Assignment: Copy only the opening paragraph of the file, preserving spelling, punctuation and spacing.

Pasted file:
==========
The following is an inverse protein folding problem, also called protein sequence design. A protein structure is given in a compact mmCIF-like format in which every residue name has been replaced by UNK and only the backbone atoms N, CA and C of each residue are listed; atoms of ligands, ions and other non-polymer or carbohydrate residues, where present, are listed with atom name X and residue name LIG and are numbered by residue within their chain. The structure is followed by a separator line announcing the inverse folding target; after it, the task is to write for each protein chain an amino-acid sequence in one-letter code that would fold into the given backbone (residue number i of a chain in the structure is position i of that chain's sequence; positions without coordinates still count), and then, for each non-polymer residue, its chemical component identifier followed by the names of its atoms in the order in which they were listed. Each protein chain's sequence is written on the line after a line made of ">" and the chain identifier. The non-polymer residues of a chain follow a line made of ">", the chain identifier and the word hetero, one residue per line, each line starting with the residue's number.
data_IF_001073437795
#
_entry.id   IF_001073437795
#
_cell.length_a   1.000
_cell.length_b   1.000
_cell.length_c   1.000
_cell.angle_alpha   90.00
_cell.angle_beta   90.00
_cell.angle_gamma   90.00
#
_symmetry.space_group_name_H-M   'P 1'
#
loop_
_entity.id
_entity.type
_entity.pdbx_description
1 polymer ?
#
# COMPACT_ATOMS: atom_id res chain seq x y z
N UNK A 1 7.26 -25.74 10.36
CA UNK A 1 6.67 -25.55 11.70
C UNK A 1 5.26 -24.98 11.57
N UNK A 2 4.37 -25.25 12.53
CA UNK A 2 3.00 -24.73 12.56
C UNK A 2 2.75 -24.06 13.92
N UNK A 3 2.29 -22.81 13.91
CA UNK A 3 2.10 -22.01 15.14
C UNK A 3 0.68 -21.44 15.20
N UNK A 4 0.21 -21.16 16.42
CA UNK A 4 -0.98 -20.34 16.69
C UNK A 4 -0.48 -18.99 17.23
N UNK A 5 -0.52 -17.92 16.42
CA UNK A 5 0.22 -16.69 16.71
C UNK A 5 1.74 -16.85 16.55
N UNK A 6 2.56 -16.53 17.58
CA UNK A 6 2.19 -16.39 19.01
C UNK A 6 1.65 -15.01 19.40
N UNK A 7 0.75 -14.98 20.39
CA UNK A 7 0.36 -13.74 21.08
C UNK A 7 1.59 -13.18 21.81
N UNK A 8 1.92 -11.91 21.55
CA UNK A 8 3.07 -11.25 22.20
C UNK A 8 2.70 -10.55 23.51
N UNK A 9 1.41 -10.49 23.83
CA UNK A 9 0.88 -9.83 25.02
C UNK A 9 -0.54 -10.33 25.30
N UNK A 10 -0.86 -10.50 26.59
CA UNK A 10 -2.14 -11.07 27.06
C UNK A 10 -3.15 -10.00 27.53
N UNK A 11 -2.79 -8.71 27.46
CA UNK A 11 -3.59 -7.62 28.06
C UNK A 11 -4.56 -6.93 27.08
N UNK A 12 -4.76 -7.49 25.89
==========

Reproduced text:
The following is an inverse protein folding problem, also called protein sequence design. A protein structure is given in a compact mmCIF-like format in which every residue name has been replaced by UNK and only the backbone atoms N, CA and C of each residue are listed; atoms of ligands, ions and other non-polymer or carbohydrate residues, where present, are listed with atom name X and residue name LIG and are numbered by residue within their chain. The structure is followed by a separator line announcing the inverse folding target; after it, the task is to write for each protein chain an amino-acid sequence in one-letter code that would fold into the given backbone (residue number i of a chain in the structure is position i of that chain's sequence; positions without coordinates still count), and then, for each non-polymer residue, its chemical component identifier followed by the names of its atoms in the order in which they were listed. Each protein chain's sequence is written on the line after a line made of ">" and the chain identifier. The non-polymer residues of a chain follow a line made of ">", the chain identifier and the word hetero, one residue per line, each line starting with the residue's number.